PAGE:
When the current wave of white-collar crime was in its early stage during the 1980s, one of its most notorious figures — Michael Milken, the junk bond king — was scarcely 40 years old. Fast-forward 20 years, and the leader of one of the largest Ponzi schemes ever — Bernie Madoff — had passed 70.
Do these two examples suggest a graying of the white-collar criminal class? Where are all the enterprising mega-swindlers in their late 30s and early 40s nowadays?
Wikipedia has a category page that lists 100 American white-collar criminals. Strikingly, something like 80-90% of them are members of the Silent and Baby Boomer generations. Now, some of them may be minor figures in the huckster hall of shame, but not most of them who are infamous enough to be included in such lists.
The Silents and Boomers are not simply carrying on a tradition passed down from earlier generations. There are only two real examples who were born before 1925. Charles Keating was born in '23, but his crimes belonged to the savings-and-loans crisis of the late '80s — not to an earlier period that the Silents and Boomers were the descendants of. Only Louis Wolfson, born 1912, disgraced himself before the current wave, back in the late '60s. (Sam Gilbert, born 1913, was not in finance.)
How about on the other side of the Silent/Boomer cohort — Gen X? I count only one who is American, in finance / Ponzi schemes, caused massive damage, and was born after 1964: Laura Pendergest-Holt (born '74). In their favor, births from the first half of the '60s appeared to be uncommon too.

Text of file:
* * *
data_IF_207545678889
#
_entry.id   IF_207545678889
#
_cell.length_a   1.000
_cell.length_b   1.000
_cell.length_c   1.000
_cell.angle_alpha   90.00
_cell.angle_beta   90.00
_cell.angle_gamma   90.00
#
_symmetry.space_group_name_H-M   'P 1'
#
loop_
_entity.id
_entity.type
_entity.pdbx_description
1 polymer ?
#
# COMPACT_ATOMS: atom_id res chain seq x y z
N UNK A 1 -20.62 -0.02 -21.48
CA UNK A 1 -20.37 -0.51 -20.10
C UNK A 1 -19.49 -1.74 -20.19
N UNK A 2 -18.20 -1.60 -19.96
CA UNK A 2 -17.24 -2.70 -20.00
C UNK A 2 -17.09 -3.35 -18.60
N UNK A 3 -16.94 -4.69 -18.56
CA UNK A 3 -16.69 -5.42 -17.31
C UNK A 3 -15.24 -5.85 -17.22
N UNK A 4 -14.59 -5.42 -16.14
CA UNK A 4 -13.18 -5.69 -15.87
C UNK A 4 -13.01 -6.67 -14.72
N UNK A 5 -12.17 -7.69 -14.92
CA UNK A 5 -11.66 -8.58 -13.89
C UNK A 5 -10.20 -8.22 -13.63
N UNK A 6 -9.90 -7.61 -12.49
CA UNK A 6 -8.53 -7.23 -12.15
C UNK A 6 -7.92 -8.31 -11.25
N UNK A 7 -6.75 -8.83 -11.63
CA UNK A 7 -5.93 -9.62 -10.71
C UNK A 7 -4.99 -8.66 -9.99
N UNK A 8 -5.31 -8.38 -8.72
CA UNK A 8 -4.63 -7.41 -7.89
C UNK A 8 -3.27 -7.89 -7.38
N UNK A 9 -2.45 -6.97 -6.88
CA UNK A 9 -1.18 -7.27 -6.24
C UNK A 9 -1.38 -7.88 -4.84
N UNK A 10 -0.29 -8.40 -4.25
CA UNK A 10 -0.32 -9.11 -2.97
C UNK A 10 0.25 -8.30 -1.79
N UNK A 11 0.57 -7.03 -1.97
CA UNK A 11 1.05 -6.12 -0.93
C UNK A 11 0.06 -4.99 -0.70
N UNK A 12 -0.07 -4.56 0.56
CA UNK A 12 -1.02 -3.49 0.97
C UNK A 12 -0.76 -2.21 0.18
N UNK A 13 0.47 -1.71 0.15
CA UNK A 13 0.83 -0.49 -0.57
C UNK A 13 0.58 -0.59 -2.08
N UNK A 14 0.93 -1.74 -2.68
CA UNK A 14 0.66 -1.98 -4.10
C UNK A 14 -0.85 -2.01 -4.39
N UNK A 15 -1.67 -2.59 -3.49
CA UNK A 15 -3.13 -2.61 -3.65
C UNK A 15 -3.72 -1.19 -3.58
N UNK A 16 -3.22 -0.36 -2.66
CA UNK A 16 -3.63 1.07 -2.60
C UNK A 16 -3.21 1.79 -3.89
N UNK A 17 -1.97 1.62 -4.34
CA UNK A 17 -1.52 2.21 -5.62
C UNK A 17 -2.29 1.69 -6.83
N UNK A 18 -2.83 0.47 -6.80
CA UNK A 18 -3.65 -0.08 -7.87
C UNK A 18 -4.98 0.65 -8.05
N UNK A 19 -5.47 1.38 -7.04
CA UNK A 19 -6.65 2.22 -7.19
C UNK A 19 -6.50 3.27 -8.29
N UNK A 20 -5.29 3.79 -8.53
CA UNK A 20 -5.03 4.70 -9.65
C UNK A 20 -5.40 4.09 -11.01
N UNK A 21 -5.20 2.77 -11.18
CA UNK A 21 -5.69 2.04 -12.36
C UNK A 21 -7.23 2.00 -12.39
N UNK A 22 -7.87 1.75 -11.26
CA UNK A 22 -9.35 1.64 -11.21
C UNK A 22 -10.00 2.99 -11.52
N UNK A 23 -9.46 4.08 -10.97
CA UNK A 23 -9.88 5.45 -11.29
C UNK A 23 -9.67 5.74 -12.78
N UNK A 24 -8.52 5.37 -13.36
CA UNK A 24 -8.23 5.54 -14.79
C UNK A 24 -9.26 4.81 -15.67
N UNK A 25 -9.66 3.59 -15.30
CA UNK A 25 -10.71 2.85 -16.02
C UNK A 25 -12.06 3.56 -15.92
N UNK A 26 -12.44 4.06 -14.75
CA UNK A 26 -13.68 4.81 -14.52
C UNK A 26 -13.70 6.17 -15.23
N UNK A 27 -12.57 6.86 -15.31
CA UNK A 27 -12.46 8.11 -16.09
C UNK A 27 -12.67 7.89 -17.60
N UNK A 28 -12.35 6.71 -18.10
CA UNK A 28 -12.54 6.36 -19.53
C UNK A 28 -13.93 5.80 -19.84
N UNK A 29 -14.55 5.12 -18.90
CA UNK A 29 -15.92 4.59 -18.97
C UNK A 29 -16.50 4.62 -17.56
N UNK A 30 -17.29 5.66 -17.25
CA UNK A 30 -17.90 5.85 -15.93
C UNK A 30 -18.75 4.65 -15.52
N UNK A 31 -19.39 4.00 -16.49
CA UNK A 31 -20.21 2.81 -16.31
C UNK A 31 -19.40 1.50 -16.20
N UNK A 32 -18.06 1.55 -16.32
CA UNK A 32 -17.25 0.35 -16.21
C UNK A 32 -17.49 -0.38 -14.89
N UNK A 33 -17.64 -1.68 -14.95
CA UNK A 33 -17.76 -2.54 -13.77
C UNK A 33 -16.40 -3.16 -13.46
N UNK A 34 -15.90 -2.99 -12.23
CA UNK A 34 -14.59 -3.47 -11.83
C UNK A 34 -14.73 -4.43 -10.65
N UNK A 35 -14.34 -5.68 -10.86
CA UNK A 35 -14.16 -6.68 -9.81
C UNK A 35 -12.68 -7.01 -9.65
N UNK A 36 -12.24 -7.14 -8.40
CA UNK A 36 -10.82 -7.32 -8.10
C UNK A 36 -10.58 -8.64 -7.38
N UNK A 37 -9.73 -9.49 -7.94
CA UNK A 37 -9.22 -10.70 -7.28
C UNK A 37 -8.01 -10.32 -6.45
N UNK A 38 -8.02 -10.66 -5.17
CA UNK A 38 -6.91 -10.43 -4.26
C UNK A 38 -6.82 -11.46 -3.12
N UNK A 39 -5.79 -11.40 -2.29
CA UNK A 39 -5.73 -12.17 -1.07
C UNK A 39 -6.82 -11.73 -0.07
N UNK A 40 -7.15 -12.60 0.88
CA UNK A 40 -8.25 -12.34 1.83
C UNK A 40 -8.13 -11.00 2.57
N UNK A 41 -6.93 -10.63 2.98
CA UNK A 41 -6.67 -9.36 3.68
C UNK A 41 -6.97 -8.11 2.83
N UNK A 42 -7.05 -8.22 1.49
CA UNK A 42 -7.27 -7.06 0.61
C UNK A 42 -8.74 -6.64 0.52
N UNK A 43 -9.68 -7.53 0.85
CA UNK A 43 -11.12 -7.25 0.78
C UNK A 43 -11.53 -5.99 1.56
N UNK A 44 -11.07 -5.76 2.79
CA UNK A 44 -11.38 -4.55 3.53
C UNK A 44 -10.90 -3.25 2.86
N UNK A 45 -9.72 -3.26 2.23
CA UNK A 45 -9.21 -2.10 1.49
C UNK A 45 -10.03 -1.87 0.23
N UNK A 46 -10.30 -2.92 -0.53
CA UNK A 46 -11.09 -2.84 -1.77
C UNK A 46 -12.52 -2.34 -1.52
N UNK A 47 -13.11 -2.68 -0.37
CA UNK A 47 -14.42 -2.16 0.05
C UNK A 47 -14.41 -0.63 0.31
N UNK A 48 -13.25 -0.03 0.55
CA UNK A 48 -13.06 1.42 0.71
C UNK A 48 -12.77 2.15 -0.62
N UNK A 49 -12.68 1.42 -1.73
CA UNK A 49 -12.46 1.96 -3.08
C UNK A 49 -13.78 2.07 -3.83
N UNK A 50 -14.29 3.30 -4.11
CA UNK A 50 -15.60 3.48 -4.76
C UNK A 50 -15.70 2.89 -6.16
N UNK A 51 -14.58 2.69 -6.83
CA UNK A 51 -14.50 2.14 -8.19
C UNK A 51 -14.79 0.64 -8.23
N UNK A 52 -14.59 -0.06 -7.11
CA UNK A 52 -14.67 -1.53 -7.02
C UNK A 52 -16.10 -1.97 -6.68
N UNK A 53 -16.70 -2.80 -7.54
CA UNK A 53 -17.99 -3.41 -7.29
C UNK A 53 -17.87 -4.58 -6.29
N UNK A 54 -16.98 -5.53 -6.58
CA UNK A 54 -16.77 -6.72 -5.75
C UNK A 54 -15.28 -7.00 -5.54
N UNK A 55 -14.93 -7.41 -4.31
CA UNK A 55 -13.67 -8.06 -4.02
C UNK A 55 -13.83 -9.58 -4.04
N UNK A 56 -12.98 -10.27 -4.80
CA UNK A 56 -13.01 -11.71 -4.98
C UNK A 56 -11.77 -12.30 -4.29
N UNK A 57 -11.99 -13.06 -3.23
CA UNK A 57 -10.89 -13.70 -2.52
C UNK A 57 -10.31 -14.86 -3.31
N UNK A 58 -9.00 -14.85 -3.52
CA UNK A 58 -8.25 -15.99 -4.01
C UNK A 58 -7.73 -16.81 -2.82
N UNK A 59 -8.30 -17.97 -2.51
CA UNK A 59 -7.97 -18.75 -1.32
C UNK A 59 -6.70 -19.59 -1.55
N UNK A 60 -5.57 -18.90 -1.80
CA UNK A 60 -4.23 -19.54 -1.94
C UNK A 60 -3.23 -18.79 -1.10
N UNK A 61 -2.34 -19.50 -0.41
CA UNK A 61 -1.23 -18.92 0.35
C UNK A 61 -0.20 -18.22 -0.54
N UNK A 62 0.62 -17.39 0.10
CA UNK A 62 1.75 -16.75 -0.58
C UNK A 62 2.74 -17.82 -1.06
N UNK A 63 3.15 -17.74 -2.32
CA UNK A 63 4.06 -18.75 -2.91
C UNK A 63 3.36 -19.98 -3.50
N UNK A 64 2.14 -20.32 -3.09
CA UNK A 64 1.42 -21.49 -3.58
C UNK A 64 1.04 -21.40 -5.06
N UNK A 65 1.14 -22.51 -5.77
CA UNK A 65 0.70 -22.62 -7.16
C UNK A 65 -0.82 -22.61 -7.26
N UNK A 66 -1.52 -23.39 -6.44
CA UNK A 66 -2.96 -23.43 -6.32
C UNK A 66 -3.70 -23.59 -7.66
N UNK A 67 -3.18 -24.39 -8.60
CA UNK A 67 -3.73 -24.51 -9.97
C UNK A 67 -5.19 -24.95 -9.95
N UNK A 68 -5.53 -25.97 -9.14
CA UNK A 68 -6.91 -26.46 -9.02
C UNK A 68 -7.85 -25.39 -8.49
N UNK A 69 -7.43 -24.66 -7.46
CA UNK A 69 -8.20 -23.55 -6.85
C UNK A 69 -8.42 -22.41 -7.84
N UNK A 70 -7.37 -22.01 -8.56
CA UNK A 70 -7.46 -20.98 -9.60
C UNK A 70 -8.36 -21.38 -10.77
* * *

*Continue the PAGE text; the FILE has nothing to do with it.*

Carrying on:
Browsing around other lists of "top 10" worst white-collar criminals don't turn up many further examples not already in the Wikipedia list (such as Nicholas Cosmo, born '71). And of course those other lists include Silents and Boomers not already on Wikipedia's list.
It seems that no matter whether the high-level crimes were committed during the '70s, '80s, '90s, or 21st century, it has almost always been Silents and Boomers who were behind it — back then as upstarts, now as the Establishment. They were the original "Me Generation" of the 1970s whose thirst for higher and higher status instituted the dog-eat-dog morality in place of the Midcentury norms of making-do and reining-it-in which kept individual ambitions from destroying societal cohesion.
It can come as no surprise that these generations have produced the worst offenders throughout the entirety of the white-collar crime wave that has been escalating for the past 30 to 40 years.
Fortunately, though, this bodes well for the future since the Silents and Boomers aren't going to be living for too much longer. And their Gen X successors do not appear to be so driven by greed to take on the mantle. If anything, their guiding purpose has been to expose hypocrisy rather than to rationalize the dog-eat-dog morality. And the Millennials after them don't seem to have an ambitious bone in their bodies — not exactly the source of the Next Big Thing, but not the engineers of the next big Ponzi scheme either.